That did not stop Elizabeth from ordering him back north shortly after his ascent to the throne, with the aim of forcing some kind of settlement with Shane, be it military or diplomatic. Elizabeth was reintroducing reformation teaching to Ireland and wanted stability in the north. Whether that came through the military defeat of Shane and his supplanting with a rival claimant or through the supplication of Shane to the English crown, Elizabeth wanted greater control of Ulster.
Shane’s tactics of assassination and seizure of power flew in the face of apparent English overlordship in Ulster, so that was a challenge that had to be met. Further, there was legitimate concern that Shane would become an ally of France or Spain, a backdoor for foreign enemies to assault England.
At first, Sussex and the English forces moved diplomatically, reaching out with the hand of friendship to neighbours of Tyrone. The O’Reilly clan to the south of Shane were given the title of “Earl of Breffny (Breifne)”, while the O’Donnell’s were approached positively – with plenty of bribery indicated. It was a decent strategy to undertake. If implemented correctly, Shane would be surrounded on all sides by hostile powers willing and able to invade his territory. Irish allies would be a force multiplier for the English and Shane would have been very hard pressed if it came to a campaign. Sussex had raided his way into Tyrone before, and could do so again – this time with significant local backing which could be all the difference.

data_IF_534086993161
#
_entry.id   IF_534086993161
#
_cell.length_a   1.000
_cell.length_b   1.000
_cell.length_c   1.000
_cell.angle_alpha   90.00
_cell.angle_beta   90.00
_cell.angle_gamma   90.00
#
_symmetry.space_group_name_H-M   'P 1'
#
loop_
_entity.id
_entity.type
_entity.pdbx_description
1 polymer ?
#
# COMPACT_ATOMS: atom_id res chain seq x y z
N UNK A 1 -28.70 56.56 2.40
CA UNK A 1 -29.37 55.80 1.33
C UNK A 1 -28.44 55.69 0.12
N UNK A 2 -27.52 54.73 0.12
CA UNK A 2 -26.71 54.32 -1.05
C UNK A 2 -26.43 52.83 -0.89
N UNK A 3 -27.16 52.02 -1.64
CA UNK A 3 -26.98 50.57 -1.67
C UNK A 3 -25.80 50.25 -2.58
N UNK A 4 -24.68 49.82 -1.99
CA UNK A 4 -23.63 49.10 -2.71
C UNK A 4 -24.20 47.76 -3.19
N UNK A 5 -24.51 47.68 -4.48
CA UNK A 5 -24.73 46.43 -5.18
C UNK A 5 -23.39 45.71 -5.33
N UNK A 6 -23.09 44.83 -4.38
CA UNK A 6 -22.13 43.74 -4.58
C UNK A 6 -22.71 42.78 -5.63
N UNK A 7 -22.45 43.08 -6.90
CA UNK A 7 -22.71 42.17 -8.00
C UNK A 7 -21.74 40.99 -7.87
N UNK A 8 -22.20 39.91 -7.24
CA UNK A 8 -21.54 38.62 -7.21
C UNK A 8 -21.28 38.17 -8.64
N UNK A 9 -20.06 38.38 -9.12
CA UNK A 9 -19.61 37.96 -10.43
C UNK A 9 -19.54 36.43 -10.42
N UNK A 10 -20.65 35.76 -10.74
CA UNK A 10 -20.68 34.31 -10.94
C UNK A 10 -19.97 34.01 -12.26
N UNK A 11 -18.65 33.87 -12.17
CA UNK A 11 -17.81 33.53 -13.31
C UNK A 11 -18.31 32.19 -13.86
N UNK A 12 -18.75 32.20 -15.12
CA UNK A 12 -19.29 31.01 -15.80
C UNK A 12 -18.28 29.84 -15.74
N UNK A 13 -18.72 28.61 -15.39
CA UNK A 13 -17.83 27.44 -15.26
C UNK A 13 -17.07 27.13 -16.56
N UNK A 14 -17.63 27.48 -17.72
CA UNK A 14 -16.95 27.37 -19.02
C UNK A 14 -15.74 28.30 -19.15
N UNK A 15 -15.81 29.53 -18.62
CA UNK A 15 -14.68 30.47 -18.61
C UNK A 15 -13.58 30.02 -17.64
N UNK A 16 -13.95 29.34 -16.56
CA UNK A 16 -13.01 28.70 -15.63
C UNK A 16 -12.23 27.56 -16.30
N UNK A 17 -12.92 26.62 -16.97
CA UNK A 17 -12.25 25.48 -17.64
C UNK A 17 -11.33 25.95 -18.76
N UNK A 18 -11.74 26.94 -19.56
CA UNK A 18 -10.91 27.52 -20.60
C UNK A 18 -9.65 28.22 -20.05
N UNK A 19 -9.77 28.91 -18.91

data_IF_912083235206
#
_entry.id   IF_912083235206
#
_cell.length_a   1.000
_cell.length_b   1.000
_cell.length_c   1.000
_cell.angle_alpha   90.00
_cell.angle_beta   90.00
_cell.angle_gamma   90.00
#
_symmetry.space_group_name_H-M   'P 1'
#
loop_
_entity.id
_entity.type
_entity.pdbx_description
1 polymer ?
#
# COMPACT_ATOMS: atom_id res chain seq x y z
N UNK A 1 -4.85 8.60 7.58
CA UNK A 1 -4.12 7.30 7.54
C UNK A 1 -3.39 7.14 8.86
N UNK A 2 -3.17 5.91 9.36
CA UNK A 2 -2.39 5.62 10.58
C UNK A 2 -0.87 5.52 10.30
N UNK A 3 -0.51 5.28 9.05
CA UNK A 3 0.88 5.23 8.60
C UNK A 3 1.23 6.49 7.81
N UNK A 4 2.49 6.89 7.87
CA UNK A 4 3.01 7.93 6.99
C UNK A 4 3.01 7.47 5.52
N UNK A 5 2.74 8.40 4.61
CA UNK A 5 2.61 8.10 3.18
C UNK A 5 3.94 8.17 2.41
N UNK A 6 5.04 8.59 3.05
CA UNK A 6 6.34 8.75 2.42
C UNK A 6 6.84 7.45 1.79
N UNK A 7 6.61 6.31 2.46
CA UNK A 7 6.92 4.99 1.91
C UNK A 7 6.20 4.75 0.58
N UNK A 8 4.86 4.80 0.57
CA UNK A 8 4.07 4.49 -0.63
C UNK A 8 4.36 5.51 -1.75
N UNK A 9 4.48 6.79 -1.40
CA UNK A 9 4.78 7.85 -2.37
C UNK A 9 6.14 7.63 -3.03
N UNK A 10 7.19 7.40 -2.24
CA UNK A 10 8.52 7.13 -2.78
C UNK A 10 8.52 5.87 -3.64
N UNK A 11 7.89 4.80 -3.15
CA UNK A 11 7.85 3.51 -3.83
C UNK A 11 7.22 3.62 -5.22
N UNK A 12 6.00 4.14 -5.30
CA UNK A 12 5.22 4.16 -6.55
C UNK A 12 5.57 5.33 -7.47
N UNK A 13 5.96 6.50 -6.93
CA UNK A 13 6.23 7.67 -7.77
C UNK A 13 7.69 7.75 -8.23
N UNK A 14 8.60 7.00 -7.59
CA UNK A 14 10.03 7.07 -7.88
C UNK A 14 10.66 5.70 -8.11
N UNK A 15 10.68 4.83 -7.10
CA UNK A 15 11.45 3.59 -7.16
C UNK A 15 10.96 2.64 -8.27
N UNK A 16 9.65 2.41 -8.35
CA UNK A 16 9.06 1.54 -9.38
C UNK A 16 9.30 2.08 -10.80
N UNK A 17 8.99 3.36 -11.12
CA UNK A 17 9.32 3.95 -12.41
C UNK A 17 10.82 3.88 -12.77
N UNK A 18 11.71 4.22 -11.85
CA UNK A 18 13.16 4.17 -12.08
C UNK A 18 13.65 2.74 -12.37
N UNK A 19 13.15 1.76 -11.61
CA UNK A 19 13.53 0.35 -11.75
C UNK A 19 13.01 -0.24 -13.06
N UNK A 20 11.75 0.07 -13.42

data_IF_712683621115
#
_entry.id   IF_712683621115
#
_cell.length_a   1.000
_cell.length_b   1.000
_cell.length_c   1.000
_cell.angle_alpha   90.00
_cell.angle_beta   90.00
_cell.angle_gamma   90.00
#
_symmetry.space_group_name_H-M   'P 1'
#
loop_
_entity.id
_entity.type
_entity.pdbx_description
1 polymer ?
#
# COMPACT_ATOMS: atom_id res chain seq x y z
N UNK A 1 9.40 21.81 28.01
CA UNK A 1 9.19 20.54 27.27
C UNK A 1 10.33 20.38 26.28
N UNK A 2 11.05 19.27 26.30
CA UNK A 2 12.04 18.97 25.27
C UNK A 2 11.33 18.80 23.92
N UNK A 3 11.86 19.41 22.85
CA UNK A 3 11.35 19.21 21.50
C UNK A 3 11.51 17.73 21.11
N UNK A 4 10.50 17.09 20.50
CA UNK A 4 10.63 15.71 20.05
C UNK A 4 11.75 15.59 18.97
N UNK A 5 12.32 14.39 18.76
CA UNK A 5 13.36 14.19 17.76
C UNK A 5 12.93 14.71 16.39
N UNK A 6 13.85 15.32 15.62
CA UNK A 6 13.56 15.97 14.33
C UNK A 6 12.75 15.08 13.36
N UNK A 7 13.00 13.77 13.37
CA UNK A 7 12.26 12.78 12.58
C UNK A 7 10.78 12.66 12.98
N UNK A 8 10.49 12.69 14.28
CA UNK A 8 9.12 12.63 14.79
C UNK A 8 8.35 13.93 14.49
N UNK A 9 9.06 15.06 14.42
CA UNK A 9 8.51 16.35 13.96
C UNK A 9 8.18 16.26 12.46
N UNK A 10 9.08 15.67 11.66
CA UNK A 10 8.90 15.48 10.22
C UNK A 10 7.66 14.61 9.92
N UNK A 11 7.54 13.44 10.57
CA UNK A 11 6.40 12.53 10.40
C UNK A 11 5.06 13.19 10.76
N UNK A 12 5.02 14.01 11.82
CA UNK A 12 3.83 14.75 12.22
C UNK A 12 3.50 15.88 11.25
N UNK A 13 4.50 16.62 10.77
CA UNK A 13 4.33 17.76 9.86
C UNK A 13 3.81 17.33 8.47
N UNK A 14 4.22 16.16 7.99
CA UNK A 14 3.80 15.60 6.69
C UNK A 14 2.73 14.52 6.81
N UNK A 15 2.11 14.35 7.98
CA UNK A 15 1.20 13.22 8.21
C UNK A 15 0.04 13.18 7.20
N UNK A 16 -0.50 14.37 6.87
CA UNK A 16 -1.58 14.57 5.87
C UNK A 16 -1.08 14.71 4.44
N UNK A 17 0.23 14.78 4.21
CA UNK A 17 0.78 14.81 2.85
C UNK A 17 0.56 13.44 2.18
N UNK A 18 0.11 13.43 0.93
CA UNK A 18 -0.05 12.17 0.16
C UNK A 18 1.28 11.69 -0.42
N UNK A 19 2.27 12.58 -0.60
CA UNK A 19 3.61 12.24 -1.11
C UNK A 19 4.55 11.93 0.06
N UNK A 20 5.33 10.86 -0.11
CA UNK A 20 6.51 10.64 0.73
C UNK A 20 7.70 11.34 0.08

Shane found out what was going on. Having failed to make any headway in Tyrconnell by military means before, he now fell back on his previous successful tactics. Waiting for the right moment, when Calvagh O’Donnell was separated from most of his armed forces while staying at a monastery, the head of the O’Neill’s swooped in and abducted both the King of Tyrconnell and his wife, whom some sources claim he went on to make his mistress while keeping the Tyrconnell leader imprisoned in cruel conditions. He matched this stunning coup with a rapid campaign of burning and pillage in Breifne, mercilessly crushing the O’Reilly clan and making them his vassals.